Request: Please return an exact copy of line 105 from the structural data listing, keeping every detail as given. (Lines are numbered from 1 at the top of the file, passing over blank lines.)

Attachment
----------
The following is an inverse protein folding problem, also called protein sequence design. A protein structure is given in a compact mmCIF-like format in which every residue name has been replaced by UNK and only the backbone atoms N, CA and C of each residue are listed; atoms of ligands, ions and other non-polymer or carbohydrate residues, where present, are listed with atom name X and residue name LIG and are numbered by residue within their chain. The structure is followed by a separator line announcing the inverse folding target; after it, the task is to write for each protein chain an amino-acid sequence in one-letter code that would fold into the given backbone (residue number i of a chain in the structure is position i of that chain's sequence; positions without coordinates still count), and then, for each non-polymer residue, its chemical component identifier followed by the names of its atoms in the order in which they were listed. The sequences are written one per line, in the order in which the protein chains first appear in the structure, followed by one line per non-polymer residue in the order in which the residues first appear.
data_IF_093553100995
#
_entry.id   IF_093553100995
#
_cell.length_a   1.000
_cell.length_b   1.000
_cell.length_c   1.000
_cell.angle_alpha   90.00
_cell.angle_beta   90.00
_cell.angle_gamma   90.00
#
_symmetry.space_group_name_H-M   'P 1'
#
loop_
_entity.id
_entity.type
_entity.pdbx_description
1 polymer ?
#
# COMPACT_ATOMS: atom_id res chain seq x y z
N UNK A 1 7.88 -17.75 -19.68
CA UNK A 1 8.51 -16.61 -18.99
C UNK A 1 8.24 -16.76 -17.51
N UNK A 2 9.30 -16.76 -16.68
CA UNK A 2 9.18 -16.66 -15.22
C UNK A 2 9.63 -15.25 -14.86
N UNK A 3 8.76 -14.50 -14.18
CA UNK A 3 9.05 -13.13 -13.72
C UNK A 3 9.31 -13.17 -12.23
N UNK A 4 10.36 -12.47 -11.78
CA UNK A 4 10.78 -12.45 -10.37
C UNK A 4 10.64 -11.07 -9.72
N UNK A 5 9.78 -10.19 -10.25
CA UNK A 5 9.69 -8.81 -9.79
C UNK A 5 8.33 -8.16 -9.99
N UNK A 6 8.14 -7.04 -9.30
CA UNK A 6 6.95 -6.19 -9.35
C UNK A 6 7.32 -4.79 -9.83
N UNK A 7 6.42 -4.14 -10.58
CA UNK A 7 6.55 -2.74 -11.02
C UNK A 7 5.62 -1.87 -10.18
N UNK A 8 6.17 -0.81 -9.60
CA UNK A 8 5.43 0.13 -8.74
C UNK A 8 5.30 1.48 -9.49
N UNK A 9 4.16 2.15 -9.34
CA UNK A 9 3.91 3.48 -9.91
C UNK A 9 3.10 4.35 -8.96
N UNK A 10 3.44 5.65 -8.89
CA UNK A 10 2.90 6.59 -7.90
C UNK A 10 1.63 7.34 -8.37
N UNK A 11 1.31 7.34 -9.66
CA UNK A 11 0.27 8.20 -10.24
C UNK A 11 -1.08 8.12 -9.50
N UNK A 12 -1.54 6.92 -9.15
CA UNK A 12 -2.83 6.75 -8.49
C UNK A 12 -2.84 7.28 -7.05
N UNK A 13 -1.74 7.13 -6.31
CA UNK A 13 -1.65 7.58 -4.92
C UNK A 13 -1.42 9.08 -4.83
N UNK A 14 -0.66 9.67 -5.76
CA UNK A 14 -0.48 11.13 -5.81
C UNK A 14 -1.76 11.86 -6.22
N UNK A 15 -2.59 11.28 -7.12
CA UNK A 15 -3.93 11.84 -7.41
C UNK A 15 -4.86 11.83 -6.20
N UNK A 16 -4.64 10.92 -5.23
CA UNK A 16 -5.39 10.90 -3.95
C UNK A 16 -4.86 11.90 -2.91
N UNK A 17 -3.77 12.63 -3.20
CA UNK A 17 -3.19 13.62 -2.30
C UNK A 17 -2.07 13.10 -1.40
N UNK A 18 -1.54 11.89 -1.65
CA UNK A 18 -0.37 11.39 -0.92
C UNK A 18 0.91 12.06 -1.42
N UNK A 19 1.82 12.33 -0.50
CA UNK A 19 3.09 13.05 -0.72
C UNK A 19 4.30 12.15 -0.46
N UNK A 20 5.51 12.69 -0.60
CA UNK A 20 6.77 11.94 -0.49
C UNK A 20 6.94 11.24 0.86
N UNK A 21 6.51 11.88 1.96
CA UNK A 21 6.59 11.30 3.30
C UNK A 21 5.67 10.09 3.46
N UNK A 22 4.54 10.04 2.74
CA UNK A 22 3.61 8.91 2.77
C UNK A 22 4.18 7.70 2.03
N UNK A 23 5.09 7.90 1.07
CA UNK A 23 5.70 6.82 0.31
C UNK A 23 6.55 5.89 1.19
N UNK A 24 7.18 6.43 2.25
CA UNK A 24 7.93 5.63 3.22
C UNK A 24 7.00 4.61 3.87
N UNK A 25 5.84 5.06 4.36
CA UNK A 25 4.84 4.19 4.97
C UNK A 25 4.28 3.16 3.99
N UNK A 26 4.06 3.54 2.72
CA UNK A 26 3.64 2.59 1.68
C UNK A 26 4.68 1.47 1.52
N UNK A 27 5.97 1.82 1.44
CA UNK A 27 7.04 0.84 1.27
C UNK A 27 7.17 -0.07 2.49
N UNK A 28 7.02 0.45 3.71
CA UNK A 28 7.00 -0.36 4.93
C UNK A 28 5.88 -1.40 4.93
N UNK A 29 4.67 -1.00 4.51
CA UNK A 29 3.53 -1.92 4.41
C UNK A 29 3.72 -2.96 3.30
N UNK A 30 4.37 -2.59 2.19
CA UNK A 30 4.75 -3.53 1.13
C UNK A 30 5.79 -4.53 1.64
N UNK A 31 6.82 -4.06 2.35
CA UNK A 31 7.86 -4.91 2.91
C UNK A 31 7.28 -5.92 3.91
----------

C UNK A 28 5.88 -1.40 4.93